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Ethnic clashes kill hundreds in Borneo

The Guardian - February 13, 1997

John Aglionby, Jakarta – Hundreds of people have been killed in two weeks of ethnic unrest in the Indonesian province of West Kalimantan in Borneo, a military source said yesterday.

Other reports said Indonesian soldiers had shot 17 people in quelling the violence between indigenous tribes and migrants from Madura, an island north-east of Java.

A newspaper report claimed that 2,000 people had died in the clashes. But an army spokesman said: "That's not true. Only a couple of hundred people have been killed in the violence." A reliable source said yesterday that the death toll exceeded 1,000. "Seventeen of those were Dayaks killed by soldiers while trying to break through a roadblock near the town of Sintang, 250 miles east of the provincial capital Pontianak."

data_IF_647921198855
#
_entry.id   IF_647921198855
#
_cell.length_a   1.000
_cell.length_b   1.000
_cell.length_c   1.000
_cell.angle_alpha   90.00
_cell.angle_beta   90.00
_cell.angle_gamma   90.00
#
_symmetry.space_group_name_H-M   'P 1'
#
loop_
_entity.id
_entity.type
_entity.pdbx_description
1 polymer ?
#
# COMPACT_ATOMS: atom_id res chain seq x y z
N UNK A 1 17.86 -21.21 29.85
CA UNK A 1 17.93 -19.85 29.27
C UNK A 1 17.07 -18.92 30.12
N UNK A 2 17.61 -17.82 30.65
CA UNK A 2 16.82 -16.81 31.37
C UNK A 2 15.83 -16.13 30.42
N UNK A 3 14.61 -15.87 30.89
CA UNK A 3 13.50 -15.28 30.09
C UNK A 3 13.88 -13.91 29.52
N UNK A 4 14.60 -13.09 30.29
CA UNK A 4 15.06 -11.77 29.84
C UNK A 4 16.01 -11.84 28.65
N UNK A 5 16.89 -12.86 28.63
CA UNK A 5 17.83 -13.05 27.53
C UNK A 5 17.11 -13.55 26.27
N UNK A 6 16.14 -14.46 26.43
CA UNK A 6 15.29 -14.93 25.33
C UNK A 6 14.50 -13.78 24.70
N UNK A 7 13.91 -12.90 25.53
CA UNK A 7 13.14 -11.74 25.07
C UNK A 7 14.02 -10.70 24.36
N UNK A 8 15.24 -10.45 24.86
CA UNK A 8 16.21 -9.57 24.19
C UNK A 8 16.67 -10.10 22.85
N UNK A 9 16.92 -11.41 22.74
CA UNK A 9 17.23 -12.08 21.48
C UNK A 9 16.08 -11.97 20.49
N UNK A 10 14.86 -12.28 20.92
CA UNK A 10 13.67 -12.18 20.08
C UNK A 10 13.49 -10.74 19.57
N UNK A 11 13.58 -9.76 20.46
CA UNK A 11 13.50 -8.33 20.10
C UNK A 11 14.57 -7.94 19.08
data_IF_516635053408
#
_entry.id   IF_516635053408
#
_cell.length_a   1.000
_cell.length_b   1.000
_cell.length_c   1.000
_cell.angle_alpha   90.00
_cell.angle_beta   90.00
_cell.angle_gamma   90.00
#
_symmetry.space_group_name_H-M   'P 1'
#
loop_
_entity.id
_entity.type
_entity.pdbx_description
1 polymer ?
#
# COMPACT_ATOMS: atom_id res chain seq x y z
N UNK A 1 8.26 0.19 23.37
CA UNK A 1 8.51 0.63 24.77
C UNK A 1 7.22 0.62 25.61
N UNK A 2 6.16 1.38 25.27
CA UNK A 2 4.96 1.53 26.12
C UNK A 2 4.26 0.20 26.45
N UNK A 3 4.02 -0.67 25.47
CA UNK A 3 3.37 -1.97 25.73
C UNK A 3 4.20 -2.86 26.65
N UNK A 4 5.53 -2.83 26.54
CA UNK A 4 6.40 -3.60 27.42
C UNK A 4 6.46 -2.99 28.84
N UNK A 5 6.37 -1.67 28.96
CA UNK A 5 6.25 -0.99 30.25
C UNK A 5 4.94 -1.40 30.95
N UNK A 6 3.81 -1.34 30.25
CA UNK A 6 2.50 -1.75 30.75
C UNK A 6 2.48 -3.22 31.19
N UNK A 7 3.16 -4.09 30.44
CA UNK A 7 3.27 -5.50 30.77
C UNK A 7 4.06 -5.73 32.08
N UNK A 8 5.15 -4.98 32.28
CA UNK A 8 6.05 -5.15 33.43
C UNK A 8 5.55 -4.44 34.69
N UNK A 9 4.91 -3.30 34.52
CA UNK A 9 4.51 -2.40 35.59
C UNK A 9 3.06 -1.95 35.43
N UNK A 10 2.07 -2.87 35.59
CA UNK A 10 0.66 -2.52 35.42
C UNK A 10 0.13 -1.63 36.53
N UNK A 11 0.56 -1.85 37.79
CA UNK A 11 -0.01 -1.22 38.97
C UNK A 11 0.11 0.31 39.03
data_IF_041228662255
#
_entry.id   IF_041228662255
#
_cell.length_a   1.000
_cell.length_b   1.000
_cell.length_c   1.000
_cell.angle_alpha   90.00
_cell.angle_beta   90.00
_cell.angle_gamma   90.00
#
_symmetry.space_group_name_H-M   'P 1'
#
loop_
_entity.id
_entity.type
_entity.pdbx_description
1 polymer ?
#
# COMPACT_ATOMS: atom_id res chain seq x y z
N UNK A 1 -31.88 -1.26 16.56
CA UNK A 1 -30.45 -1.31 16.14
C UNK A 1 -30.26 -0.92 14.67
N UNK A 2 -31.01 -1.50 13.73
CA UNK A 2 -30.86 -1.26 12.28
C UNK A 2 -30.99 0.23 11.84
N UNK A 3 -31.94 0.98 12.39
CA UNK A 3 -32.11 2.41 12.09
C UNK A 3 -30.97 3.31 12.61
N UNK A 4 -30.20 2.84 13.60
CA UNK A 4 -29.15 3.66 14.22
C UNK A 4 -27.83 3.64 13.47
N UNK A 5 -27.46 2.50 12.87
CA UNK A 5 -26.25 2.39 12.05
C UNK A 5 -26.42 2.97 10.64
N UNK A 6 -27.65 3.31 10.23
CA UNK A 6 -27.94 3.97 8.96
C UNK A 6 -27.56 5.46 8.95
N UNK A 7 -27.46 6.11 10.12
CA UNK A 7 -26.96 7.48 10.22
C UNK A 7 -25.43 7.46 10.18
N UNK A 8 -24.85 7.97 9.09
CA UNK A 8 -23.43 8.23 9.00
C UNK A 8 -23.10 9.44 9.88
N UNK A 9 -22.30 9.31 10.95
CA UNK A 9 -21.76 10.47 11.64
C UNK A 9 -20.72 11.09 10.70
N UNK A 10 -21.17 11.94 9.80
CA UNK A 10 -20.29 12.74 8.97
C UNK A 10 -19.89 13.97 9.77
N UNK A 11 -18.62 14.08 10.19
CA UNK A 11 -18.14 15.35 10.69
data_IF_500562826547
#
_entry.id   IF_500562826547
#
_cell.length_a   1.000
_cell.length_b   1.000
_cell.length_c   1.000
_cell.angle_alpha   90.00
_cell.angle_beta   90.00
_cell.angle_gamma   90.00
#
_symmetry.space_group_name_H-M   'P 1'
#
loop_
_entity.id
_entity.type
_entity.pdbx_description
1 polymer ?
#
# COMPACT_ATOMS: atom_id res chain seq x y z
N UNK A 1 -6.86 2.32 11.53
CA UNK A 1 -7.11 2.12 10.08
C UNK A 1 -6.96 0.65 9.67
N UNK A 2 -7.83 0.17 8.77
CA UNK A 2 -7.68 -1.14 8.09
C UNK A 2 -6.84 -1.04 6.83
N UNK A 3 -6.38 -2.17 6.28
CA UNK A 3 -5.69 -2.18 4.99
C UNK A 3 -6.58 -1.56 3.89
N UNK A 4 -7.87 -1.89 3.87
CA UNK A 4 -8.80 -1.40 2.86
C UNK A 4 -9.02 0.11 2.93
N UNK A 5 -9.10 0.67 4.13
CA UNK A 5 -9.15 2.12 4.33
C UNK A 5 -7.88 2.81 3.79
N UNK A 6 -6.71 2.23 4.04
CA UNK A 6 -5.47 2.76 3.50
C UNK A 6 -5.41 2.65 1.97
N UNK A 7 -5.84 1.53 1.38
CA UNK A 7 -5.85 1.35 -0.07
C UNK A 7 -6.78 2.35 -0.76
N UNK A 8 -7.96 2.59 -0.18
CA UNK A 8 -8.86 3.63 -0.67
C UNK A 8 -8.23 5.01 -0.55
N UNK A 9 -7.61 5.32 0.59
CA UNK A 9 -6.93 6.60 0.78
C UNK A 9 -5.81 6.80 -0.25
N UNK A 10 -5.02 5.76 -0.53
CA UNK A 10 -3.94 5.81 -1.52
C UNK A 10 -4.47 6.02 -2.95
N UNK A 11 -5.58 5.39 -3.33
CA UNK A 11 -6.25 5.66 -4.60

The army spokesman denied this. "If soldiers had fired, it would have only have been warning shots in the air," he said.

There has been no official comment on the casualties by the army or the government. The latest unrest began at the end of January when migrants from Madura broke a truce brokered by community leaders by attacking a dormitory housing Dayak students. Two woman were allegedly beaten and raped.